“The Influence of Climate Variability on Cereal Crop Production in Nigeria’s North Central States”

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“The Influence of Climate Variability on Cereal Crop Production in Nigeria’s North Central States”

Abstract: Climate variability and its impacts, along with associated vulnerabilities, have emerged as a significant global concern. These factors pose a major obstacle to achieving food security and sustainable crop production worldwide. This study focused on assessing the effects of climate variability on cereal crop production in Nigeria’s North Central States.

The study had several specific objectives, including examining the trends and spatio-temporal variability of climatic variables such as rainfall, temperature, and relative humidity. Additionally, it aimed to investigate the trends in the yield of selected crops, namely Rice, Maize, and Guinea corn, and to explore the relationship between climatic variables and crop yield. The effect of daily extreme climatic indices on crop yield was also analyzed, along with identifying adaptation and mitigation strategies for coping with climate variability’s impact on crop yield.

To conduct the research, climatic and crop yield data were collected from various sources, including the Climate Prediction Center and Agricultural Development Projects. The study utilized statistical methods such as non-parametric tests, Mann-Kendall test, and Theil-Sen slope estimator (β) to analyze spatio-temporal trends in climatic variables and crop yield from 1989 to 2018. Moreover, Pearson Product Moment Correlation and Multiple Regression analysis were used to assess the association between climatic variables and crop yield.

The results revealed a declining trend in monthly rainfall distribution during May, with an increasing trend towards the cessation period in October. On an annual basis, most study locations experienced a downward trend in rainfall, with an exception in Lafia, where a significant upward trend was detected. Extreme climatic indices such as maximum 1-day rainfall (R1D) and maximum 5-day rainfall (R5D) exhibited insignificant correlations with the three crops across the study areas. The observed variation in rainfall ranged between 0.09 mm yr-1 and 6.06 mm yr-1 during the rainy season months (May to October).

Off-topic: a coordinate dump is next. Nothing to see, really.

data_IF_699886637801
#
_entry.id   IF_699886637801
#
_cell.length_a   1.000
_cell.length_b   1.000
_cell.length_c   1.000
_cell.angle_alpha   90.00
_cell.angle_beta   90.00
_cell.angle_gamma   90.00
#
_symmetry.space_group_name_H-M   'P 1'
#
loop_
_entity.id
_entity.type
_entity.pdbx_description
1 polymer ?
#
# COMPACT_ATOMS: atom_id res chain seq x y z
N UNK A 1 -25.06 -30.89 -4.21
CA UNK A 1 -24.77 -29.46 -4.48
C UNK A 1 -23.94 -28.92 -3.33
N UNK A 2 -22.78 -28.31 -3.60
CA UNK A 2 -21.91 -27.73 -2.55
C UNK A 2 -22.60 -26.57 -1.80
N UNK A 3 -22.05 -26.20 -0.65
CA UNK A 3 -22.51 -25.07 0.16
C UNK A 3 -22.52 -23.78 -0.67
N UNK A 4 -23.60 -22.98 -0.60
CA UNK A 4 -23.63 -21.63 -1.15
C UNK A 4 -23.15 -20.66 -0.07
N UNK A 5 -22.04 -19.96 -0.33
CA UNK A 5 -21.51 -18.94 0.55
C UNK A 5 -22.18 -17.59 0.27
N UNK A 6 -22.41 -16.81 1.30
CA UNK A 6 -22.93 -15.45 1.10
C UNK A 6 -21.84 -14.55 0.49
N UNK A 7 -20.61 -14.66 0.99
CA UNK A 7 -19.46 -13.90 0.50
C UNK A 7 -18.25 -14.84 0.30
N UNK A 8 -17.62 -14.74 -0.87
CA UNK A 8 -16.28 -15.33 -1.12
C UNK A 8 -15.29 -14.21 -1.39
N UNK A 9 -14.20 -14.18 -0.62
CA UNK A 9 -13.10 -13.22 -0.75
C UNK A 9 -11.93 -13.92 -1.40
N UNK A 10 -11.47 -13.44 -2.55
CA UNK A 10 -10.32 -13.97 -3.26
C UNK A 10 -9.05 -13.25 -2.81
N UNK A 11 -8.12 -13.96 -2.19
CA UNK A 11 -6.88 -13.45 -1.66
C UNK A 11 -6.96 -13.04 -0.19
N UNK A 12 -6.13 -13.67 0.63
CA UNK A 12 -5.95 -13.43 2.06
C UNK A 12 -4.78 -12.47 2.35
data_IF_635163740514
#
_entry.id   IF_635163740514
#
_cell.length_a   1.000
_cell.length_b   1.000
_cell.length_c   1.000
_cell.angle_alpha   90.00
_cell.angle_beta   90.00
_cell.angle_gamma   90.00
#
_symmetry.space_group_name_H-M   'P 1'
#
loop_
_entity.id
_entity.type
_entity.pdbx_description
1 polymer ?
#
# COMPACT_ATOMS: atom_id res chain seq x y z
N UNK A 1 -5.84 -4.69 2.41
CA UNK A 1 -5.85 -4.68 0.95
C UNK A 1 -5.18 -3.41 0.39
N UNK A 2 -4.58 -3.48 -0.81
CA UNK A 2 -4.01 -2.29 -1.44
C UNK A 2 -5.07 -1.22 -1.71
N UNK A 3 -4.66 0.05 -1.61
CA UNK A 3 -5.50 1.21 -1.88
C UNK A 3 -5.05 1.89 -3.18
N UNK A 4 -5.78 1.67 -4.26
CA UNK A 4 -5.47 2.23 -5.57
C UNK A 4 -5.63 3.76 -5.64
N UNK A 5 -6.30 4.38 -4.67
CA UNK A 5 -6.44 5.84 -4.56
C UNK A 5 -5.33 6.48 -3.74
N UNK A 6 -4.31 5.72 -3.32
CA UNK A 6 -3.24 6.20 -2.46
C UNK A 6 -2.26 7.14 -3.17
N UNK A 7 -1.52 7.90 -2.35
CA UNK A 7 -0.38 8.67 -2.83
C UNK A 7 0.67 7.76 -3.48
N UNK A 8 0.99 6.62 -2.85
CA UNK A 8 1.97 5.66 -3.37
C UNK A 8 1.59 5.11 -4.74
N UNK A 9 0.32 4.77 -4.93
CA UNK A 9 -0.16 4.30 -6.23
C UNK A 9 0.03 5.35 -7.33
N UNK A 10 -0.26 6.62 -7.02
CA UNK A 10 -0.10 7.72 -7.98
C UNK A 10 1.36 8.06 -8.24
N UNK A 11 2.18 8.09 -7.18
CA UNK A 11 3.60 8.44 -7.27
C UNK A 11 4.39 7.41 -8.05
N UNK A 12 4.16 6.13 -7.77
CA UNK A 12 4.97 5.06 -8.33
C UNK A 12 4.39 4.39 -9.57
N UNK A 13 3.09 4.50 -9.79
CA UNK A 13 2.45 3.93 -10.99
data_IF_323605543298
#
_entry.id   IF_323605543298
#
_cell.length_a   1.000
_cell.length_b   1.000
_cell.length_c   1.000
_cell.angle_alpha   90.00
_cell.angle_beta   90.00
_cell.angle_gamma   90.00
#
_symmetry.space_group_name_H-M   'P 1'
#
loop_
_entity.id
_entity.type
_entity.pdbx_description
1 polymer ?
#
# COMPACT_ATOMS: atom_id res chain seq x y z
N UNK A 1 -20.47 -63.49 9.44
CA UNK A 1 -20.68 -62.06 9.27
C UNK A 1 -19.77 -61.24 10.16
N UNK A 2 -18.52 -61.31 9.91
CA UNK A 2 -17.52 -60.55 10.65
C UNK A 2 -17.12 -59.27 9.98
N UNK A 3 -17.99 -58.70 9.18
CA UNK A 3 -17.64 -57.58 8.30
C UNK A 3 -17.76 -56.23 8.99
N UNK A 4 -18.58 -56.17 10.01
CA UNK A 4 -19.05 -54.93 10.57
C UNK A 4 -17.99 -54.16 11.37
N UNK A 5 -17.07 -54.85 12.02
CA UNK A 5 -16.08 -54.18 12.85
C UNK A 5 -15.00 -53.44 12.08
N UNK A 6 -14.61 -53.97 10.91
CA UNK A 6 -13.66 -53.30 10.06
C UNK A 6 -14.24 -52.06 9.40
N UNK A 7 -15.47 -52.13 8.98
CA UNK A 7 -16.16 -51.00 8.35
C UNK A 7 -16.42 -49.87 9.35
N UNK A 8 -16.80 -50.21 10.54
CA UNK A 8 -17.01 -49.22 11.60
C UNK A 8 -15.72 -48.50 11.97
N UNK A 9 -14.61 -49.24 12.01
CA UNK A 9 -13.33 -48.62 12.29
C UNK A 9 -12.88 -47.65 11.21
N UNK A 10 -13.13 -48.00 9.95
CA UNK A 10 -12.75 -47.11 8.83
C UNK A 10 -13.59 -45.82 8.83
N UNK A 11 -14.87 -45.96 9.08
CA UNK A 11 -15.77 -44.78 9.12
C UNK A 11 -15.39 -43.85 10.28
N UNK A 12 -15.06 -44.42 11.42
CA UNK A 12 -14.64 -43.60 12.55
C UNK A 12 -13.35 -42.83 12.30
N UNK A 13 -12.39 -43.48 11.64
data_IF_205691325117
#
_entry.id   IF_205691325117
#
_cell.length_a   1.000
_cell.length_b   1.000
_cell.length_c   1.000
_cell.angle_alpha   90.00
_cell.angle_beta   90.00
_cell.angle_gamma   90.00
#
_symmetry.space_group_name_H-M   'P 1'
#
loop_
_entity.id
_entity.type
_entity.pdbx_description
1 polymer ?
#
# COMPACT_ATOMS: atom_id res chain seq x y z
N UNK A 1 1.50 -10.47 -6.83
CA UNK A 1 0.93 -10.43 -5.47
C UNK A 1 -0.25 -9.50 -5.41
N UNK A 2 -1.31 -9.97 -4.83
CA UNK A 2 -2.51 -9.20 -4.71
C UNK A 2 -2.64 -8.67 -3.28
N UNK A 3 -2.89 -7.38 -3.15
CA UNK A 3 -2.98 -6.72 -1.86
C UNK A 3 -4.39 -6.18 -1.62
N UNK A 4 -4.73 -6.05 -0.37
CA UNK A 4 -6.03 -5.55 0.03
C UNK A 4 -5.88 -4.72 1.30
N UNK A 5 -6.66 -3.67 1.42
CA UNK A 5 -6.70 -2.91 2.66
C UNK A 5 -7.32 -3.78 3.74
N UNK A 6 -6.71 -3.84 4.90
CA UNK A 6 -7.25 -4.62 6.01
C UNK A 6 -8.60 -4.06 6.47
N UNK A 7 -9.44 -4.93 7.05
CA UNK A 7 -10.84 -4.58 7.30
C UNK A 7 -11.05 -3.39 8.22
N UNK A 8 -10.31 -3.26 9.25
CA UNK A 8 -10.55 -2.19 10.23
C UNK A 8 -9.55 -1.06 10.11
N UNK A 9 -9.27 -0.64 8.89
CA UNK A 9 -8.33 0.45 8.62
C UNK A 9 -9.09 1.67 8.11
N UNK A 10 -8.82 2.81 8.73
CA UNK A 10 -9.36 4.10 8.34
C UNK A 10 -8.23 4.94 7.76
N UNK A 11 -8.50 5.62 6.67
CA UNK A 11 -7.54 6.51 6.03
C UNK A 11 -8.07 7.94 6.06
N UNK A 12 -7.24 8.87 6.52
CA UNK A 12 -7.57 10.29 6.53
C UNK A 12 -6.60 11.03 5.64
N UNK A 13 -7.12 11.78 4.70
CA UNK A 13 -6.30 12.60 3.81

Regarding the crop-climate relationship, rice yield showed a strong correlation at Abuja and Lafia (56% and 54% respectively) but a weak association at Minna, Lokoja, and Ilorin (23%, 27%, and 10% respectively). Maize exhibited a weak relationship in all study locations except Lafia, where it showed a strong correlation of 57%. On the other hand, Guinea corn yield responded weakly to climate variability across the study locations, with correlations of 37%, 40%, 27%, 24%, and 47% in Minna, Lokoja, Abuja, Ilorin, and Lafia stations, respectively. This finding suggests that Guinea corn is more tolerant to climatic extremes due to its longer growing period compared to the other crops studied.

In conclusion, the study confirms the susceptibility of selected cereal crops to the impacts of climate variability in the North Central States of Nigeria. Different climatic variables exerted varying levels of impact on crop yield. As a result, it is essential to adopt smart climate technologies and innovative agricultural practices to ensure the sustainability of cereal crop yields in the face of ongoing challenges posed by climate variability in the region.

“The Influence of Climate Variability on Cereal Crop Production in Nigeria’s North Central States”

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